I got lots to say today. Nearly all of it puerile. (SAT word!) I have been back out on the streets of Kabul, well by car anyway, and my demeanor has improved.
1. THE MOUNTAIN. Many of my colleagues enjoy the shortcut route over the mountain to avoid the city traffic. It is like a rollercoaster ride. I don’t like it. The poverty is too depressing. There is no running water. Little kids are carrying water jugs as heavy as they are. Kids Lucy’s age are carrying around their three year old brothers and sisters. Few of them are in school. There is garbage everywhere. There is no garbage pickup or dumps. People just throw their refuse in vacant lots. It’s pretty breezy so there’s trash strewn everywhere.
2. SMALL WORLD/JERSEY RULES. We have a new guy. I ask him where he’s from and he says “Ridgewood, NJ.” Sonofabi—, a homeboy. Ridgewood is where my Dad used to buy his suits in the 1970s and where I stayed out all night for the first time at a 1979->1980 New Year’s Eve party. (AJC: You were ‘da man’ that night!) What’s better is the Jersey guy gets it. We were talking with work colleagues about the negative impact of tariffs on international trade, he walks right by me and says, “I got your tariffs right here.” He didn’t do the ‘package adjustment’ out of respect to our Afghan colleagues.
4. SWOT. One of the first things they teach you in strategy development is SWOT analysis — strengths, weaknesses, opportunities and threats. I conducted a SWOT facilitation session with some of the staff of the Afghan Export Agency. It was interesting. People were not afraid to speak up and share their opinions. They were very good on strengths and weaknesses. Thinking ahead on opportunities will take some work. Considering the style of education they received, it’s understandable.
5. LUNCH: GIRLS JUST WANNA HAVE FUN. After the SWOT, the folks at the Export Agency invited me to lunch. They eat lunch together everyday at the office. They call it Shahan or Shatan. Not sure which. It comes from the Arabic. The idea is that you shouldn’t eat alone and should come together for a meal. When lunch time came, the ladies hightailed it upstairs. Even though the ladies in my SWOT session outranked the men. Men and women eat lunch separately there. There is an Afghan-German woman who works in the Agency. When I asked her about it, she said that there was no law against men and women eating together. Offices decide their own custom. She thought it was a pain in the butt but the women in the office requested to eat separately. They didn’t want to worry about being appropriately covered or what they said. They wanted, “Ladies do lunch.” Since I am foreign, old and esteemed, they asked me if I wanted to eat in my office but I decided to go for the full experience and lunch at the “dude ranch.” So I went down to the conference room where lunch was laid out, it was Kabulli pullao (like biryani), yogurt with cucumber, and watermelon chunks. I walked in and most of the guys had no idea I was coming. I sat down and the room was completely silent. I didn’t know if it was because I was there or these guys were really hungry and were just chowing down. After about 5-7 minutes, the conversations started and it seemed normal. They all spoke in Dari. At the end of the meal, one fellow turned to me and asked, “I hope you can accommodate the Afghan food?” I replied I could and all seemed OK. The food was pretty good.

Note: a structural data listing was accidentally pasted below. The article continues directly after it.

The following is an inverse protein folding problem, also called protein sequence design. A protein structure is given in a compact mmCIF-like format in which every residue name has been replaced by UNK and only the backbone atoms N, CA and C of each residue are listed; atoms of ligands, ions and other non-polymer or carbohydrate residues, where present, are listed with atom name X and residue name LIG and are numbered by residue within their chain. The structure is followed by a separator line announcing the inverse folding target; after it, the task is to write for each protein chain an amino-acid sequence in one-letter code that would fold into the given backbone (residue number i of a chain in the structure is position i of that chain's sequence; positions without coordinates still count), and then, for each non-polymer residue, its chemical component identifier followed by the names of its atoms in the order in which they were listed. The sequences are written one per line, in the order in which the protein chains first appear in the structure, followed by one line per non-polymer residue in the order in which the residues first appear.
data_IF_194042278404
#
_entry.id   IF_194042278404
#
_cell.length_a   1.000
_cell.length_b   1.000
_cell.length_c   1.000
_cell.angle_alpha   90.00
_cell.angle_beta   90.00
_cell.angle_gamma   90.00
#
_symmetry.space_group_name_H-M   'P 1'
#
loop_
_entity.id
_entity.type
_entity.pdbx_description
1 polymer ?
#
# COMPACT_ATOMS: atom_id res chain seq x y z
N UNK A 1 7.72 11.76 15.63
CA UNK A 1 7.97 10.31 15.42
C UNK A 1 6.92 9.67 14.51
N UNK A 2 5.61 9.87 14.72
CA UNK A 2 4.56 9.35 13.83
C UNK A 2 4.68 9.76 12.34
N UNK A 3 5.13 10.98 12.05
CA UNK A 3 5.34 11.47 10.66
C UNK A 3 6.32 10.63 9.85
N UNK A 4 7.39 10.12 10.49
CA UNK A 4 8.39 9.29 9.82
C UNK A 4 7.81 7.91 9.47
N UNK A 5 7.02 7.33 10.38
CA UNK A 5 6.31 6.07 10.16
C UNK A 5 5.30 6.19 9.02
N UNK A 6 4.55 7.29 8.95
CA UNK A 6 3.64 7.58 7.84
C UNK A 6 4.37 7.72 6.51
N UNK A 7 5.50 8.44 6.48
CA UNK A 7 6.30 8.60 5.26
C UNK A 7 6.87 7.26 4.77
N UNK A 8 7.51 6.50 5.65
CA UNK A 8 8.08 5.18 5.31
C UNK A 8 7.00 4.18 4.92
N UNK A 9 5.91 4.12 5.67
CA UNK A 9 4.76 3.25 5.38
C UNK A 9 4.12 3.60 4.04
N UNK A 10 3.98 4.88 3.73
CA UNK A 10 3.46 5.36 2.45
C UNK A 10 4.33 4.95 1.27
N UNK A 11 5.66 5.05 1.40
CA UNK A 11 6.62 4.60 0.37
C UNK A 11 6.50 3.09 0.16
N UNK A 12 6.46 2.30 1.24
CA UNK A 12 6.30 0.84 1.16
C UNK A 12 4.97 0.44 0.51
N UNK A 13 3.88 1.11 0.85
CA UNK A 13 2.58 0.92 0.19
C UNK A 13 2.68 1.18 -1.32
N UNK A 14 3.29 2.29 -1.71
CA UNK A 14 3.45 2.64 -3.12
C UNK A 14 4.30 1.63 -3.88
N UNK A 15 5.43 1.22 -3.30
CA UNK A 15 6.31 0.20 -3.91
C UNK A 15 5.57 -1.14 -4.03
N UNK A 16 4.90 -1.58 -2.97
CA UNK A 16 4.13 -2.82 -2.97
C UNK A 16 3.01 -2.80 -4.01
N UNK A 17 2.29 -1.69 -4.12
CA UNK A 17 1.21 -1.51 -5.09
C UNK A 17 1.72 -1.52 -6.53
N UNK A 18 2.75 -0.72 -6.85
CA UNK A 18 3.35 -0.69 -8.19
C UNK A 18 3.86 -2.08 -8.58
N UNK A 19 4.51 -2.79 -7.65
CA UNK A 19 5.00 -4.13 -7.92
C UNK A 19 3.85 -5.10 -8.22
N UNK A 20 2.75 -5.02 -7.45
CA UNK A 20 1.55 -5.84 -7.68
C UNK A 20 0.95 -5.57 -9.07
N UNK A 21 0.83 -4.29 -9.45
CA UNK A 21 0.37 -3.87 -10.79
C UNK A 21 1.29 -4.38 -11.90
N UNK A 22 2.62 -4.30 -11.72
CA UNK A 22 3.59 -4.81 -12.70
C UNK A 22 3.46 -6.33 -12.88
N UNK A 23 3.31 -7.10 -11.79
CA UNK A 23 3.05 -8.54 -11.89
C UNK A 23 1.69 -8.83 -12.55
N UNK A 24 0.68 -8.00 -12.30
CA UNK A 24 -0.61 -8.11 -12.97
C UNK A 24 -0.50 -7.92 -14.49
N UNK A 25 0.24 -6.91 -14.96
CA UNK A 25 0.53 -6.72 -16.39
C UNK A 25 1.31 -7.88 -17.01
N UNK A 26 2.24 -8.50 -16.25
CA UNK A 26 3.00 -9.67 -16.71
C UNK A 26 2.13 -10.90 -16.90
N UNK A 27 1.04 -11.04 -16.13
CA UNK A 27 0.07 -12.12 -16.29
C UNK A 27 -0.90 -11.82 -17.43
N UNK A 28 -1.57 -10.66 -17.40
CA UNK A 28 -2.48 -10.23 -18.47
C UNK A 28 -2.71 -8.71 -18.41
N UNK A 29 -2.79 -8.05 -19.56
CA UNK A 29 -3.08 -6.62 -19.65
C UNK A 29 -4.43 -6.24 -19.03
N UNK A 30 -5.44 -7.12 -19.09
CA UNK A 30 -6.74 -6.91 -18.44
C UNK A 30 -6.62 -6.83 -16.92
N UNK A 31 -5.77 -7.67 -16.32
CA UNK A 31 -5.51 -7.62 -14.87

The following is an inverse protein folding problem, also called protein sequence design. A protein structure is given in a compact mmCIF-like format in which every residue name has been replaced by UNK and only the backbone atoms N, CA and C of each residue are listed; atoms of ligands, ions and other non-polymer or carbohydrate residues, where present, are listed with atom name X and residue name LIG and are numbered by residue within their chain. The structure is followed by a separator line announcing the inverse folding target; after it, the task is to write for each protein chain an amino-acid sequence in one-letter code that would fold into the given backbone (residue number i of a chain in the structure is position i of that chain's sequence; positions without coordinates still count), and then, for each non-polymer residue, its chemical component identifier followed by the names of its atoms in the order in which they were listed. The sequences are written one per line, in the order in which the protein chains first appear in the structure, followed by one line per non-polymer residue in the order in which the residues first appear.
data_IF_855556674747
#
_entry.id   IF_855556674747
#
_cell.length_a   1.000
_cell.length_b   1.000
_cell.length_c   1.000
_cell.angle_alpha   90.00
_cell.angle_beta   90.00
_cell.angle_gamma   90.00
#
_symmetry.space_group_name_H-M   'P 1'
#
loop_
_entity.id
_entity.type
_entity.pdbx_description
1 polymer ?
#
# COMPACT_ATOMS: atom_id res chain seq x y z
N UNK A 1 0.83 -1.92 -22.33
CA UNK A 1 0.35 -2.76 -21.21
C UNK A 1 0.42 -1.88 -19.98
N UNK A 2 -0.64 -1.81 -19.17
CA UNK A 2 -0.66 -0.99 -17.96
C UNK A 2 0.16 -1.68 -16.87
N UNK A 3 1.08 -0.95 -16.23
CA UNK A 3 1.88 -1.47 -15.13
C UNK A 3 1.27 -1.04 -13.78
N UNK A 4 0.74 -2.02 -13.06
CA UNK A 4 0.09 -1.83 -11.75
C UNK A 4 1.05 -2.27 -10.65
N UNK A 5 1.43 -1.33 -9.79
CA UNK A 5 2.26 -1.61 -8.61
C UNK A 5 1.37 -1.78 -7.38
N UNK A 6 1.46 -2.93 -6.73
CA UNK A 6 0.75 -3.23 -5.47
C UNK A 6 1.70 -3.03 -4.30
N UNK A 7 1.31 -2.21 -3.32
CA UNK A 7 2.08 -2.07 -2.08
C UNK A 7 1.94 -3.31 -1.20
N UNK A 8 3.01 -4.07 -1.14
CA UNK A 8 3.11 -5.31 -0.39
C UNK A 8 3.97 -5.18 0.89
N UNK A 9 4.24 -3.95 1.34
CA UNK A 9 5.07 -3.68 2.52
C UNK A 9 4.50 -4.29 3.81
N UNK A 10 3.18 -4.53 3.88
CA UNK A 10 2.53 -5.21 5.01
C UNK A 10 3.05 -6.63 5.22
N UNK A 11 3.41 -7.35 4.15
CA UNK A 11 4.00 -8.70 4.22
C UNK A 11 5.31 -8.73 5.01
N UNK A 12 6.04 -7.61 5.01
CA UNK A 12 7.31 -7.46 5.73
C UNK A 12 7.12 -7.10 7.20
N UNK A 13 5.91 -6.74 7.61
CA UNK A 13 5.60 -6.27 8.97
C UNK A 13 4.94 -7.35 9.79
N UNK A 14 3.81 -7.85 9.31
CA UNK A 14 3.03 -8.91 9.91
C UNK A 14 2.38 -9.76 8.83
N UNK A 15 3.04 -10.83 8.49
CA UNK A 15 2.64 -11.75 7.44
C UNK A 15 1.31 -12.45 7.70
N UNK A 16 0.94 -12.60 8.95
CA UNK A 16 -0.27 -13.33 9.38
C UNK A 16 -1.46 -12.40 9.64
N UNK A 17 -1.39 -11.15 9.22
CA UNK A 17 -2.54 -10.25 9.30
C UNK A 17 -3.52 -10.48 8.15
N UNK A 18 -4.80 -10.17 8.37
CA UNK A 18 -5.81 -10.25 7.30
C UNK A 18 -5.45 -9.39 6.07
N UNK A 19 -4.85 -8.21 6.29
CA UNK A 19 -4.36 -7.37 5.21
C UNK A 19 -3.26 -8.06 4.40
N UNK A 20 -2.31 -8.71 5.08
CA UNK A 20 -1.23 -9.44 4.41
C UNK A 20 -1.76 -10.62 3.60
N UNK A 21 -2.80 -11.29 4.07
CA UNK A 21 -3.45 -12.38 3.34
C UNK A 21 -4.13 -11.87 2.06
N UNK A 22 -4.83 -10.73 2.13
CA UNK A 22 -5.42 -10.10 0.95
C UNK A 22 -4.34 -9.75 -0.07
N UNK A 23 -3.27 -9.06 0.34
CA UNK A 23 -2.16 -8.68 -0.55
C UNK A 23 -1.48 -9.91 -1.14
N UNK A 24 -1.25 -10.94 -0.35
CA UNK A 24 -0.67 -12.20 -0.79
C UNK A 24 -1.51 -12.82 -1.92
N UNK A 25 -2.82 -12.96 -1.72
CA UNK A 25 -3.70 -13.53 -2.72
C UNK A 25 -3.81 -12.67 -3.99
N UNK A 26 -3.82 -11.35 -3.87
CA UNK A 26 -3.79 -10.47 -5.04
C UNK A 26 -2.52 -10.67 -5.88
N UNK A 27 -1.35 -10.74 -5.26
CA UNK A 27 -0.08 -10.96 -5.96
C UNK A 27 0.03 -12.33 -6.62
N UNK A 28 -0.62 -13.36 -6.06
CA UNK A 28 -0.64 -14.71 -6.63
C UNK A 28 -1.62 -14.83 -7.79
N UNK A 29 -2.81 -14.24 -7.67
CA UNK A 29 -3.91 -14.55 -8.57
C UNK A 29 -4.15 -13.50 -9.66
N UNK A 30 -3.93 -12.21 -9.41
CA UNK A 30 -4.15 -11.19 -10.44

6. WOMEN’S WEAR DAILY. In addition to covering their heads, the women in our office have to wear appropriate clothing. So, they wear long dresses or normal blouses and slacks but cover their clothes with these long tunics designed to hide any sort of curve. I haven’t seen any of the Western women wear skirts yet.
7. DRIVING MISTER BARRY. The guys who drive me to the Export Agency or other off-site location have to wait for me. They often sit in the car for three hours or more waiting for me. I thought about giving my iPod as a gift to my driver when I left. But I don’t have a steady driver, so it would be silly. They are well-paid for what they do but nonetheless it is pretty boring. We all know the drill.
8. THE PRICE YOU PAY. (DC: Your Bruce shout-out.) The next item should not be taken as a whine but as describing the personal stuff that happens when you do these assignments. As the kids say, “It is what it is.” While I was home, I started looking for full-time jobs rather than consulting gigs. Sometime in March, I became involved in the recruitment process for Vice President of International Development for Realogy Franchise Group. I made the cut to 20. I went through the phone interview process with the Head of the Division that narrowed the field down to five people. I made the five cut and phone interviewed with two other VPs. The top three would be invited in for a full day of interviews. My day was June 3rd. I explained my situation in advance by email and phone. No response. On the bright side, there’s plenty more work in Kabul if I want it …
– There is sanity. Some schools allow boys and girls to go to class together until 3rd grade.
– The Minister of the Interior and the Director of the Internal Security Department were sacked because of the attacks during the peace jirga.
– My US mobile phone rang. A ticket rep from the NY Giants wants to know if I want to buy season tickets with a $5000 PSL. I told the fellow calling that not only would I not pay the PSL but the roaming charge was costing me a fortune. Good-bye!
– Debbie starts her first day at her new job today. You go girl!
10. BONUS: Happy Birthday Mom! I won’t divulge Mom’s age. (I just lie about my age saying I am older than I am. I say I’m 55 and everyone says, “Wow, you look great for 55.” … Just kidding.) But many Happy Birthday wishes from Afghanistan.